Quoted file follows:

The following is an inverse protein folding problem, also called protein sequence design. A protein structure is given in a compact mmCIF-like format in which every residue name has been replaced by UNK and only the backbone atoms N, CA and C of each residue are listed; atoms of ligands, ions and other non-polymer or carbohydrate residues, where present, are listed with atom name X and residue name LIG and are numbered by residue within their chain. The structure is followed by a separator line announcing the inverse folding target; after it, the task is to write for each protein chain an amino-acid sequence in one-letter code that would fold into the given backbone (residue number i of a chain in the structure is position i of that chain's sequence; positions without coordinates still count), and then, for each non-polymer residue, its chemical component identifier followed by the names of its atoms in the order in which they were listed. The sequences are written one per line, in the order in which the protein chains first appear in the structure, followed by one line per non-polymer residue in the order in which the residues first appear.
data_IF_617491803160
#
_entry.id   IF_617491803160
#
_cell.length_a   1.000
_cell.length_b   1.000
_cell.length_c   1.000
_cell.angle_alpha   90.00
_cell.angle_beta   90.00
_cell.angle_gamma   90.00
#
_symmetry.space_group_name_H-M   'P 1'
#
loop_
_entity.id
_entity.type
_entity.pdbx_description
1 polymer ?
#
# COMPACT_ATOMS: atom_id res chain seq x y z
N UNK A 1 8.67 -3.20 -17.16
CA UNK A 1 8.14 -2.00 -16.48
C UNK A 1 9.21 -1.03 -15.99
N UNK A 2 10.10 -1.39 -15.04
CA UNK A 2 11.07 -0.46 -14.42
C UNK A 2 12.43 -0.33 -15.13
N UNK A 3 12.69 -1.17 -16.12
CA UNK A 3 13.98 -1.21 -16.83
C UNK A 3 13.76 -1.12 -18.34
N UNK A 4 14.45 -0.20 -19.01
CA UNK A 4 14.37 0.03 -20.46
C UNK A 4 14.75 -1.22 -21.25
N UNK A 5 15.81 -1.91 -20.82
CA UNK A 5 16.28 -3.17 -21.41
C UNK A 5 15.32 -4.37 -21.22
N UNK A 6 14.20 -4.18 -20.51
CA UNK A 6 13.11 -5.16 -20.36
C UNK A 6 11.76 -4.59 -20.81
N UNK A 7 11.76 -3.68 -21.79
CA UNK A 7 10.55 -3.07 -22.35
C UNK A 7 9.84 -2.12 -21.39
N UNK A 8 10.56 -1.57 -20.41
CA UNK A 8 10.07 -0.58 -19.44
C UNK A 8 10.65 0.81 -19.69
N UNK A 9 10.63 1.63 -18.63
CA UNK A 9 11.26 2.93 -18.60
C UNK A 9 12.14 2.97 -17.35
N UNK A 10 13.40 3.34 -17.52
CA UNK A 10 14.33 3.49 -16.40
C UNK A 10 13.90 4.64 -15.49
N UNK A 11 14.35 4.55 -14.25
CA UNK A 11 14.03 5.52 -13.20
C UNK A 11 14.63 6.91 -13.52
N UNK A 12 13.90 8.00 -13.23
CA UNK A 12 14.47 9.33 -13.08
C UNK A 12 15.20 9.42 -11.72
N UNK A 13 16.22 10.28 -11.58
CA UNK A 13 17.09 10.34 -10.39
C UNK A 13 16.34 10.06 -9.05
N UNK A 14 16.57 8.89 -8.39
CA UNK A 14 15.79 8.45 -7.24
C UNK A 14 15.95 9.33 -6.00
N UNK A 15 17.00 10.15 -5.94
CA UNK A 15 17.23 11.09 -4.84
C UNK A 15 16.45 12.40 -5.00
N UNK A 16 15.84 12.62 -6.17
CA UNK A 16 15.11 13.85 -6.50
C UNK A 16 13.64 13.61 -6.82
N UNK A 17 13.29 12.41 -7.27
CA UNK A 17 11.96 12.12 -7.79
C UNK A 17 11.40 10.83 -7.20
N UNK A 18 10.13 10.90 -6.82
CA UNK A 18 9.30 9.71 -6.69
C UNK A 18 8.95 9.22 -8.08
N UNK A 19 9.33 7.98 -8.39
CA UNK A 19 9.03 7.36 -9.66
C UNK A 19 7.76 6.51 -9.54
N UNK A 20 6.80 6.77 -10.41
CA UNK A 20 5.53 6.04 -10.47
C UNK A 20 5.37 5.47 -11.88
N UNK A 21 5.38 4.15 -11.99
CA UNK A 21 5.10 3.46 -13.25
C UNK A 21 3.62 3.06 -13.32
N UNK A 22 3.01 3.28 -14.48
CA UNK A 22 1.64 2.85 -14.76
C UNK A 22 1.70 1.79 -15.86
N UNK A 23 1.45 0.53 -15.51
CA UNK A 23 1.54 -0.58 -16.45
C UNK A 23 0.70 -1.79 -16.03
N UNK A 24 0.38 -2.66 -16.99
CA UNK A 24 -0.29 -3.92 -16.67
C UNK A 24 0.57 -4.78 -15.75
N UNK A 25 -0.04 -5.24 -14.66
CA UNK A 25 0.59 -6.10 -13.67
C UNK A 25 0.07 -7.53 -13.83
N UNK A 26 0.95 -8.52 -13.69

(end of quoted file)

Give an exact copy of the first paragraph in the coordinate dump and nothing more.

The following is an inverse protein folding problem, also called protein sequence design. A protein structure is given in a compact mmCIF-like format in which every residue name has been replaced by UNK and only the backbone atoms N, CA and C of each residue are listed; atoms of ligands, ions and other non-polymer or carbohydrate residues, where present, are listed with atom name X and residue name LIG and are numbered by residue within their chain. The structure is followed by a separator line announcing the inverse folding target; after it, the task is to write for each protein chain an amino-acid sequence in one-letter code that would fold into the given backbone (residue number i of a chain in the structure is position i of that chain's sequence; positions without coordinates still count), and then, for each non-polymer residue, its chemical component identifier followed by the names of its atoms in the order in which they were listed. The sequences are written one per line, in the order in which the protein chains first appear in the structure, followed by one line per non-polymer residue in the order in which the residues first appear.